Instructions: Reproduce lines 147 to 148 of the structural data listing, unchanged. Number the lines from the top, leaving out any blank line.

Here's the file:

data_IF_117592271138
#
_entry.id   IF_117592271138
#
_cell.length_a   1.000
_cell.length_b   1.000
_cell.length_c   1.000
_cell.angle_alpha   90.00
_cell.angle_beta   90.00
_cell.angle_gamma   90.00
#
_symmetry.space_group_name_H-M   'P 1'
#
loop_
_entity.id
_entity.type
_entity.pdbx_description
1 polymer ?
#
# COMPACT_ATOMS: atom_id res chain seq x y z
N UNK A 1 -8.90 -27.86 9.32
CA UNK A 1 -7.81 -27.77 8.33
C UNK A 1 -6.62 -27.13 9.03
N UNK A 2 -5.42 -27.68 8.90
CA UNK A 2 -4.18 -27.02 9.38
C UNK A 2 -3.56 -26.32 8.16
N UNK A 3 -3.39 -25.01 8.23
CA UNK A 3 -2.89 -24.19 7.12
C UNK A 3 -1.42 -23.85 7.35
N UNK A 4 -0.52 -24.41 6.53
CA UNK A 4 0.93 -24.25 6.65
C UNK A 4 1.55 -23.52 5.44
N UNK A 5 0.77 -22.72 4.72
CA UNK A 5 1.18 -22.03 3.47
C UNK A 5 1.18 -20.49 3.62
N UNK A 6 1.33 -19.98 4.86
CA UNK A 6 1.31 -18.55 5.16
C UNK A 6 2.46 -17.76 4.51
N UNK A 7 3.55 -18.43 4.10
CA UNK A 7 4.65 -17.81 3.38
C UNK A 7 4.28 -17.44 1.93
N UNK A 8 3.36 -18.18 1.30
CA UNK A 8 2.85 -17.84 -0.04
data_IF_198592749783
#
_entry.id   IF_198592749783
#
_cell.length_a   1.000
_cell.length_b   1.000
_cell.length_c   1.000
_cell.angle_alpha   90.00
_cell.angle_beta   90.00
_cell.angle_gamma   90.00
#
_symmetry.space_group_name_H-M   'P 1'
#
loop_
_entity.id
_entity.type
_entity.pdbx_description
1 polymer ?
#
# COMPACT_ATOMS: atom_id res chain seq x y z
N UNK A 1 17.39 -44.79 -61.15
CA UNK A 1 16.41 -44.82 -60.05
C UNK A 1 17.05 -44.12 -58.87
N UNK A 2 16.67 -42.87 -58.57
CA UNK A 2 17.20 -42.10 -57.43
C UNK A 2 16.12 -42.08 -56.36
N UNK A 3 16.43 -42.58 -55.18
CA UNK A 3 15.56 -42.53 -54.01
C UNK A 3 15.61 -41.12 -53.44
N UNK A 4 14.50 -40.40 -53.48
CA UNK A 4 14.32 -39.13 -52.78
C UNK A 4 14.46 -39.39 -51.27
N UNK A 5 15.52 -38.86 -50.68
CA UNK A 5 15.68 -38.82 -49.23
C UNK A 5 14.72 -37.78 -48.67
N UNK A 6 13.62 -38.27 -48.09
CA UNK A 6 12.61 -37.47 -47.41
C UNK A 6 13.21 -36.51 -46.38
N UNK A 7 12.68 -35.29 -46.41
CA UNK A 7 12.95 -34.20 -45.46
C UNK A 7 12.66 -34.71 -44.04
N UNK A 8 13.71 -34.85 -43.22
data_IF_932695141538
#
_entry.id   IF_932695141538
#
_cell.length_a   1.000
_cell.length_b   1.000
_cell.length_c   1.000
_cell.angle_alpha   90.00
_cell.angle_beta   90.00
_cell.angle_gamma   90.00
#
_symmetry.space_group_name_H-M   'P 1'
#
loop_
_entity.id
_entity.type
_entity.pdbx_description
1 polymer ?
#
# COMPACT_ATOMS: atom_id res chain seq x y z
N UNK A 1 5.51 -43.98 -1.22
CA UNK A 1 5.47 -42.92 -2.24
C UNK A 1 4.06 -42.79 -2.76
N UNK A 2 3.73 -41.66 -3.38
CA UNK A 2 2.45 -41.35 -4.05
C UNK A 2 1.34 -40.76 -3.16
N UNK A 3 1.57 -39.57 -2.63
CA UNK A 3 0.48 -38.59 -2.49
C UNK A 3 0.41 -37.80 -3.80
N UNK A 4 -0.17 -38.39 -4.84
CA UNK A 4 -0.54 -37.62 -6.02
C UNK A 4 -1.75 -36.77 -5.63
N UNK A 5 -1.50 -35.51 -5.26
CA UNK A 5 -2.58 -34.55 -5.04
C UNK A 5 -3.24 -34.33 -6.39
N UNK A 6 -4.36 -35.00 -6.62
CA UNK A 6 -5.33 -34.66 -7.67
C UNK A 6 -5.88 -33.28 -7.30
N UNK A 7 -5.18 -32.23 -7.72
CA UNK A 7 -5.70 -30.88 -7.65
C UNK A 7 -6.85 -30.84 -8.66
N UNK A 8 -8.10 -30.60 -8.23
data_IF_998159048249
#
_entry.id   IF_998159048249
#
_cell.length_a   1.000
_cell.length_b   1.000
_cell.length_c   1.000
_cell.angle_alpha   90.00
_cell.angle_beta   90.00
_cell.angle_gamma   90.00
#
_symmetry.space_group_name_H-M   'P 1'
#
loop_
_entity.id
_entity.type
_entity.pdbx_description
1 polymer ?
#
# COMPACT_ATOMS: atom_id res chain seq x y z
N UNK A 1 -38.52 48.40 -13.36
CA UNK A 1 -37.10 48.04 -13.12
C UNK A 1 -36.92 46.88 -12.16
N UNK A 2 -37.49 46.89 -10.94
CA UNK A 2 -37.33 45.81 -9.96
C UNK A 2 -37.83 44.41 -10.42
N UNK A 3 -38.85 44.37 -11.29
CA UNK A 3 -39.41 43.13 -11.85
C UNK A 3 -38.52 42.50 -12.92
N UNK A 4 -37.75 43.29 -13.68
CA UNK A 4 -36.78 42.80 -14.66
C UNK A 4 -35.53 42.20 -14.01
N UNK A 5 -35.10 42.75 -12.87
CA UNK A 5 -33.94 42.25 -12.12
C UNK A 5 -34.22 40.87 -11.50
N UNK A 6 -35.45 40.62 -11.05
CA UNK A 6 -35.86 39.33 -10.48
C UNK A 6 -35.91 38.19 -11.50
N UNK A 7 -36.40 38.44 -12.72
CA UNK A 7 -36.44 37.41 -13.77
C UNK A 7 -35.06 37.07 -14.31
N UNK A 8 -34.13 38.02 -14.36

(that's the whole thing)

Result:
# COMPACT_ATOMS: atom_id res chain seq x y z
N UNK A 1 -38.52 48.40 -13.36